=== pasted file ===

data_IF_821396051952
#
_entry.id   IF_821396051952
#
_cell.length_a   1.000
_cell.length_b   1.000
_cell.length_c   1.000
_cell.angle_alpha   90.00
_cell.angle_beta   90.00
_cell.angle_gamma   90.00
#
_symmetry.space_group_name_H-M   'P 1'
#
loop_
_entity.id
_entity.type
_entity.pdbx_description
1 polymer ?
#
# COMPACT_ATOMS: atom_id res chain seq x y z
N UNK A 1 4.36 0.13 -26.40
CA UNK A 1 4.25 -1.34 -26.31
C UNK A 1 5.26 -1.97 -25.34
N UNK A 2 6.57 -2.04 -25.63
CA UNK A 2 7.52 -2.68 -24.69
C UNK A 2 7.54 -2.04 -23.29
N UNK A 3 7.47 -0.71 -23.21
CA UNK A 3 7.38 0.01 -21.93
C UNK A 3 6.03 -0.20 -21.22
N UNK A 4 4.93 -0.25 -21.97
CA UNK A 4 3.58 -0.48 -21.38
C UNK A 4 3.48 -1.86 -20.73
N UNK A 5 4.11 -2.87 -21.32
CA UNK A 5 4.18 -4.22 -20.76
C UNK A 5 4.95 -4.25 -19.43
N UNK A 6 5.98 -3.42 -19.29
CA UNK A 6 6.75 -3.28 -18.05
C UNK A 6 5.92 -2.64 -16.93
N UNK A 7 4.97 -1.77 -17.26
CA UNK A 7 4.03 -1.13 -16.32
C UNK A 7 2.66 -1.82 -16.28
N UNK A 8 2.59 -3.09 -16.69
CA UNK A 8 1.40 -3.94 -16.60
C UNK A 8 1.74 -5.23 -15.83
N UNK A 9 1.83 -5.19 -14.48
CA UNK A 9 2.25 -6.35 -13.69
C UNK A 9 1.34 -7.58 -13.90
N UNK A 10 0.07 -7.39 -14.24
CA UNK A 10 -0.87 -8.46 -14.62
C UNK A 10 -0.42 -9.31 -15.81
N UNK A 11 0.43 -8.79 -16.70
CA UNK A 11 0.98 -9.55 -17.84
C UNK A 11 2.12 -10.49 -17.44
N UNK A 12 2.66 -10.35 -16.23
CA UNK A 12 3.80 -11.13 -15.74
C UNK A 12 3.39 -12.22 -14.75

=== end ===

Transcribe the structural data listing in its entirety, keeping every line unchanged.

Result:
data_IF_821396051952
#
_entry.id   IF_821396051952
#
_cell.length_a   1.000
_cell.length_b   1.000
_cell.length_c   1.000
_cell.angle_alpha   90.00
_cell.angle_beta   90.00
_cell.angle_gamma   90.00
#
_symmetry.space_group_name_H-M   'P 1'
#
loop_
_entity.id
_entity.type
_entity.pdbx_description
1 polymer ?
#
# COMPACT_ATOMS: atom_id res chain seq x y z
N UNK A 1 4.36 0.13 -26.40
CA UNK A 1 4.25 -1.34 -26.31
C UNK A 1 5.26 -1.97 -25.34
N UNK A 2 6.57 -2.04 -25.63
CA UNK A 2 7.52 -2.68 -24.69
C UNK A 2 7.54 -2.04 -23.29
N UNK A 3 7.47 -0.71 -23.21
CA UNK A 3 7.38 0.01 -21.93
C UNK A 3 6.03 -0.20 -21.22
N UNK A 4 4.93 -0.25 -21.97
CA UNK A 4 3.58 -0.48 -21.38
C UNK A 4 3.48 -1.86 -20.73
N UNK A 5 4.11 -2.87 -21.32
CA UNK A 5 4.18 -4.22 -20.76
C UNK A 5 4.95 -4.25 -19.43
N UNK A 6 5.98 -3.42 -19.29
CA UNK A 6 6.75 -3.28 -18.05
C UNK A 6 5.92 -2.64 -16.93
N UNK A 7 4.97 -1.77 -17.26
CA UNK A 7 4.03 -1.13 -16.32
C UNK A 7 2.66 -1.82 -16.28
N UNK A 8 2.59 -3.09 -16.69
CA UNK A 8 1.40 -3.94 -16.60
C UNK A 8 1.74 -5.23 -15.83
N UNK A 9 1.83 -5.19 -14.48
CA UNK A 9 2.25 -6.35 -13.69
C UNK A 9 1.34 -7.58 -13.90
N UNK A 10 0.07 -7.39 -14.24
CA UNK A 10 -0.87 -8.46 -14.62
C UNK A 10 -0.42 -9.31 -15.81
N UNK A 11 0.43 -8.79 -16.70
CA UNK A 11 0.98 -9.55 -17.84
C UNK A 11 2.12 -10.49 -17.44
N UNK A 12 2.66 -10.35 -16.23
CA UNK A 12 3.80 -11.13 -15.74
C UNK A 12 3.39 -12.22 -14.75